“Read this.”

Minnie never said those words to me. She had been coming to Butler writers with her cousin for a few weeks now. Upon meeting her, we clicked instantly. The whole group did. I don’t know what it was—her spunk, her enthusiasm, her fabulous singing, the random dance parties, her ability to make me laugh at anything—but the moment she joined, our little group was complete.

However, I knew by week two, that writing with her was going to be challenge at best. (How can you combat the “why would I write something down if I can just tell you right now” argument?) So, when she came to me last week, completely unprompted, with a bright yellow sheet of paper, the words “Be-YOU-tiful” scrawled across the top in blue colored pencil, I couldn’t hide my surprised grin.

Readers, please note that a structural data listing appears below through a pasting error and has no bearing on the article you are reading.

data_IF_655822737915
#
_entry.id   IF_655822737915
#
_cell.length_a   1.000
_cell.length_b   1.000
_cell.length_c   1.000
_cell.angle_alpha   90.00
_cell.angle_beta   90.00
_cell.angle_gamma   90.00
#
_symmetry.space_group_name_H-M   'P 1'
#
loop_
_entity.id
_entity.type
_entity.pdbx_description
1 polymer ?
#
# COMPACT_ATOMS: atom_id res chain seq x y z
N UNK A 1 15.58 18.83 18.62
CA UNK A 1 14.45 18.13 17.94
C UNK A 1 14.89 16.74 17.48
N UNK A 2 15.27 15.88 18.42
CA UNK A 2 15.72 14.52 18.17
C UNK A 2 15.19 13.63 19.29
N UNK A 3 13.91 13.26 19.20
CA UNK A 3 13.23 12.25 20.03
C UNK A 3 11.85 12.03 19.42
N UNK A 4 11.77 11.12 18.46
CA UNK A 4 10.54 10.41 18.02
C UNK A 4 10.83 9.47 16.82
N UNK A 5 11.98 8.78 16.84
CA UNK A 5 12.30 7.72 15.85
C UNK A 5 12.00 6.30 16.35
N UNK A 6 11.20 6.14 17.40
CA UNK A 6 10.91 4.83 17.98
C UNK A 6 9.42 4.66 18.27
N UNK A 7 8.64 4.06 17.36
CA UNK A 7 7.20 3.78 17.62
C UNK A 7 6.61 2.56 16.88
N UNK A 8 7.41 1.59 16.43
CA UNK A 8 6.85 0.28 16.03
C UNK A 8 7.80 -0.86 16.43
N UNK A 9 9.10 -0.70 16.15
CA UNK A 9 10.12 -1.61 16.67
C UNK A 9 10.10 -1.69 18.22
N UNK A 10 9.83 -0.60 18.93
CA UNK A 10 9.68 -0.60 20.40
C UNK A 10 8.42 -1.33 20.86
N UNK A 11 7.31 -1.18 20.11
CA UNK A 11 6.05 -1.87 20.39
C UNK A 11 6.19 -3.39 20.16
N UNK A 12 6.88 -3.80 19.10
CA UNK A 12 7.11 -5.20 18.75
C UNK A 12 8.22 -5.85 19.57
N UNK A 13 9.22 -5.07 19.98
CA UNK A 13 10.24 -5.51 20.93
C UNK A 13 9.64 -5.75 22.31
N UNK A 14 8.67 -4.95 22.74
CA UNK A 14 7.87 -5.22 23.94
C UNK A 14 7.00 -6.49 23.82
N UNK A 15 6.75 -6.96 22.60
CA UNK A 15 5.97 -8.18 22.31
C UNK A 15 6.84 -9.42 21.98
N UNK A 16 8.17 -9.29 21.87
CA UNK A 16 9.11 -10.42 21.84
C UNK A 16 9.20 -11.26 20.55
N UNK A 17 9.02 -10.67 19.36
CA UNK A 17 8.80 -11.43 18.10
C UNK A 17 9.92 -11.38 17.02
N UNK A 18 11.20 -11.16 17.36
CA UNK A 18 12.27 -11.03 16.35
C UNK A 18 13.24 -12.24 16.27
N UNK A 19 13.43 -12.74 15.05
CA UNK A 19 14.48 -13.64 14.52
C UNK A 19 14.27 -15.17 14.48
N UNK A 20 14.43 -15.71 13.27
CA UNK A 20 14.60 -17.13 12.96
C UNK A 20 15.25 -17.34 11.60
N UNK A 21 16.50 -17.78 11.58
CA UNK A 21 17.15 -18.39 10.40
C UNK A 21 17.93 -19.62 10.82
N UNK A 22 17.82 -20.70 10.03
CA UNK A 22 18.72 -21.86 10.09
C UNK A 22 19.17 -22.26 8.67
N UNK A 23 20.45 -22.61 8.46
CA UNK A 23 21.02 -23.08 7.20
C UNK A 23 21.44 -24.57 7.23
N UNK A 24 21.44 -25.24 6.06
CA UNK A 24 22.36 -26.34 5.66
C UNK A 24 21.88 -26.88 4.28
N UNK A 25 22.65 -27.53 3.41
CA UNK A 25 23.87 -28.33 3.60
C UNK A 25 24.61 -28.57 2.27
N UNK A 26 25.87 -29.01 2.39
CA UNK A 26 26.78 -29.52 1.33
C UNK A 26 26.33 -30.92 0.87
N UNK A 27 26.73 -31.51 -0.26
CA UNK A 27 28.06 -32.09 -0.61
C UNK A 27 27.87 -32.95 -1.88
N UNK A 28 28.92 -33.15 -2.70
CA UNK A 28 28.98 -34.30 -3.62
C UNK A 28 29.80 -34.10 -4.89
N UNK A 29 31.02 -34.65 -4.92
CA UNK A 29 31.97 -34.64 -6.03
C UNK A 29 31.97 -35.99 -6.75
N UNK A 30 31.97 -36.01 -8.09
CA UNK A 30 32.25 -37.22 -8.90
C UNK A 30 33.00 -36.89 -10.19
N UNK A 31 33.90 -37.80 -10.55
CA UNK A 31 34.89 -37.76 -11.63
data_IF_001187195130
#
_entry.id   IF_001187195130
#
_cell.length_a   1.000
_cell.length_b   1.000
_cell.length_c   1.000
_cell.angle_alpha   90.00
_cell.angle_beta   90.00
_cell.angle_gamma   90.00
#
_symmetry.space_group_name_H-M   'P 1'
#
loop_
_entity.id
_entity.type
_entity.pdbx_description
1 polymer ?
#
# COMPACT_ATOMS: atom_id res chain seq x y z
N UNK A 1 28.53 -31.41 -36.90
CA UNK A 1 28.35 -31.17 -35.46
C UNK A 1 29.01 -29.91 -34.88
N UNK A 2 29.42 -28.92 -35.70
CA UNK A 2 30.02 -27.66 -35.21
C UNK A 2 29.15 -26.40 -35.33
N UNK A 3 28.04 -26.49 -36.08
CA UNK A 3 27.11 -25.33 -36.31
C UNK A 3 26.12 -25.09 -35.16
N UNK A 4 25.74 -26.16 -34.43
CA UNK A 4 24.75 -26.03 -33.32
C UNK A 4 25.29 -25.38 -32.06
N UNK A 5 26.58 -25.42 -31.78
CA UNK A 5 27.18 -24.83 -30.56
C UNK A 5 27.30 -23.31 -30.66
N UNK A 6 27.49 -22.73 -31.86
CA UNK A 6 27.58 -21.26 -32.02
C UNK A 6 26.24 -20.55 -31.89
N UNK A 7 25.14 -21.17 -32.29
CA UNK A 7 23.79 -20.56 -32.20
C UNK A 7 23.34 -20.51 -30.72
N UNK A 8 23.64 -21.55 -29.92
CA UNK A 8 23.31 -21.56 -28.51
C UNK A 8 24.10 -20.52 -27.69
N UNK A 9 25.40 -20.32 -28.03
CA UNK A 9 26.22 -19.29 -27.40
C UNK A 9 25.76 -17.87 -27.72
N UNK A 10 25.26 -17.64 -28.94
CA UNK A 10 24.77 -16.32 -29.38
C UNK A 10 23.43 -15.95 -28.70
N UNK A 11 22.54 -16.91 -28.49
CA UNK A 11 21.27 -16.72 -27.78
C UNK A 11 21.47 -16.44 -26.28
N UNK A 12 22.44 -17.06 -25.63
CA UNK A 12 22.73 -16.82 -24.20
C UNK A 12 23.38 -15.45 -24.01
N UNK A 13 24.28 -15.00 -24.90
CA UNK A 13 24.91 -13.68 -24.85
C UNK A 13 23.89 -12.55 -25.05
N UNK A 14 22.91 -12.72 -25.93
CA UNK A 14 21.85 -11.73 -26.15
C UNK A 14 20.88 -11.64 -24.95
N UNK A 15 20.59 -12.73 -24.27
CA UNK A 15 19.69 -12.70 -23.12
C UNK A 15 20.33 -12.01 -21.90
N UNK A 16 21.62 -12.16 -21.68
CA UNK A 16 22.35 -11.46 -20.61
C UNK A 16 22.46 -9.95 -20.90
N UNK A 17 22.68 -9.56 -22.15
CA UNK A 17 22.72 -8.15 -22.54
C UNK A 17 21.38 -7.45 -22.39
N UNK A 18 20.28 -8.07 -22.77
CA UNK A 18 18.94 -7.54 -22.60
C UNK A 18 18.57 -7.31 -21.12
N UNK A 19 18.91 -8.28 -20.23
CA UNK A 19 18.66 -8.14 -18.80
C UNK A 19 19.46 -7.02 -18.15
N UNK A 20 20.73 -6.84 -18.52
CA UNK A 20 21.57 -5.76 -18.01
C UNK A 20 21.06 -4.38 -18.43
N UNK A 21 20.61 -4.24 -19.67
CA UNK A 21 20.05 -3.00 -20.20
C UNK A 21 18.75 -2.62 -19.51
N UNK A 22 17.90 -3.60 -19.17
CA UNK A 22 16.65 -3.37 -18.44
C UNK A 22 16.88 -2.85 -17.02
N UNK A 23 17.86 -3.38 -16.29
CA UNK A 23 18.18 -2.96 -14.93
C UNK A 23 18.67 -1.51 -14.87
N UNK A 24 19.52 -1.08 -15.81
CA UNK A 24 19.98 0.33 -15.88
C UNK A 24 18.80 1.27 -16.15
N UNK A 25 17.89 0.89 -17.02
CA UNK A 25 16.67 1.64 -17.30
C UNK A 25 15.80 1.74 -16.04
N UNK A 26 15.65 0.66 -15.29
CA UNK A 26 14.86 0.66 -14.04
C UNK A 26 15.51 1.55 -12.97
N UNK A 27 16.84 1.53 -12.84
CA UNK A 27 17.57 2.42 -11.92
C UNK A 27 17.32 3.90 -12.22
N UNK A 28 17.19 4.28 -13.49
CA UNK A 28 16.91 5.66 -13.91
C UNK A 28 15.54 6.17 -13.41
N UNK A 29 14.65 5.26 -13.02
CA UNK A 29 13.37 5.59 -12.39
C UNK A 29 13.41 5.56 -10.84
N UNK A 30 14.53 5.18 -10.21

It was then that I realized people don’t recognize the moments they are going to remember forever when they are living them. We are too busy experiencing it, distracted by every little thing happening. It’s a shame, really, because if only we had known—known that the moment was special—maybe we would’ve payed more attention. Maybe we would’ve dragged it out longer, said something different.

After six weeks of being at Broad Ripple High School, I realize that I have these moments every single time I walk through the door. It’s in all of Rickie’s smiles when I make her a straight peanut butter sandwich (the best way, in my opinion) without her even asking. It’s in every giggle between Morgan and Journey when I say something ridiculous, highlighting the gap between our ages. It’s in the words of Minnie’s poem, which now hangs on my mirror, a constant reminder every morning to “keep your head up, princess.”

So maybe we aren’t supposed to know when those special moments are happening. It could spoil everything that made it special in the first place. Maybe that’s the point, that in one moment, there was no point.

That’s what I’m going to believe.

Hayley Gearheart is a senior English major.